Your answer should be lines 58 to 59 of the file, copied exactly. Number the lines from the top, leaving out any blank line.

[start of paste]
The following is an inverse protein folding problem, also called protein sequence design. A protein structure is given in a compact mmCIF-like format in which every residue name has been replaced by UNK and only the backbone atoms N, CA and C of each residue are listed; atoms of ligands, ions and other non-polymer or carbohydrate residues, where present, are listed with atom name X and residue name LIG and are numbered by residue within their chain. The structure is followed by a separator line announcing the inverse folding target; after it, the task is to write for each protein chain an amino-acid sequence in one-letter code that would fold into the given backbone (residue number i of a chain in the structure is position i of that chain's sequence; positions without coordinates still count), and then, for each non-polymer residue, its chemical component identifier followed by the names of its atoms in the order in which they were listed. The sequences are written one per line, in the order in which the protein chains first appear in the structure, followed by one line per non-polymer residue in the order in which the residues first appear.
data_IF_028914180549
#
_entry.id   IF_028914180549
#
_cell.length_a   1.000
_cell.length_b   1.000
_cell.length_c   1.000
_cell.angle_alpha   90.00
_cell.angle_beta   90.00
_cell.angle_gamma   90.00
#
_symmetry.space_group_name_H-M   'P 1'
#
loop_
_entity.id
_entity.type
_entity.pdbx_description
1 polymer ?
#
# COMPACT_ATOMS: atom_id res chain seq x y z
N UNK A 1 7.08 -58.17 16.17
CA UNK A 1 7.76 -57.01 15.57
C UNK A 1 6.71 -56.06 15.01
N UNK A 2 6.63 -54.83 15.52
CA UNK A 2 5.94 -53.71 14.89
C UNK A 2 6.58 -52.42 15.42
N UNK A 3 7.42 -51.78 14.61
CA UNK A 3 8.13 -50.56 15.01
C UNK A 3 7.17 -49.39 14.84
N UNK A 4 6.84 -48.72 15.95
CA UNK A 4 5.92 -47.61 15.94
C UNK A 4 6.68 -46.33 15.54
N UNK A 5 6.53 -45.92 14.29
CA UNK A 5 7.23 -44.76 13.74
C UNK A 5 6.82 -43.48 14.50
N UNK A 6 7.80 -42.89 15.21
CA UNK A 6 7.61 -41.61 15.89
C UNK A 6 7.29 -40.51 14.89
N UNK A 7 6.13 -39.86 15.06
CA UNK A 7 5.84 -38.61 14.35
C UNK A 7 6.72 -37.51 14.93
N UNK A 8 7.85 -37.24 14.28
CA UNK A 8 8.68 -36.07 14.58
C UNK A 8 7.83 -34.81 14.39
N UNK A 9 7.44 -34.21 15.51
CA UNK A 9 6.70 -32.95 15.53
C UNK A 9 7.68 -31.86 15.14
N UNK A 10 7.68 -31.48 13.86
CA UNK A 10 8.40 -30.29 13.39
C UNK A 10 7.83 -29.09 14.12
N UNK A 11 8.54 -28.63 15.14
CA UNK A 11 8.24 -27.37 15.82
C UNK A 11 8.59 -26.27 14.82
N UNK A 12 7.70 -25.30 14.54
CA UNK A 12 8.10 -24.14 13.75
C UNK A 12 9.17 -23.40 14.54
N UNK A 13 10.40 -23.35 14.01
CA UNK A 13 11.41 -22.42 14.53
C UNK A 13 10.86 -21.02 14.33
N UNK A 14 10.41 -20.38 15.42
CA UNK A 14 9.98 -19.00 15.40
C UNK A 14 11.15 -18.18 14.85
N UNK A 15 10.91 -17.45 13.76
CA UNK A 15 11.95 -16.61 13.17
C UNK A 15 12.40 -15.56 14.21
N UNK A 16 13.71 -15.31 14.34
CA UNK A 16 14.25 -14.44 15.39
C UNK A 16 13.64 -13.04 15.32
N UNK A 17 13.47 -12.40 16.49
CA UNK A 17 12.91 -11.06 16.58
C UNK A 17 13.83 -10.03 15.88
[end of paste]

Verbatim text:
N UNK A 13 10.40 -23.35 14.01
CA UNK A 13 11.41 -22.42 14.53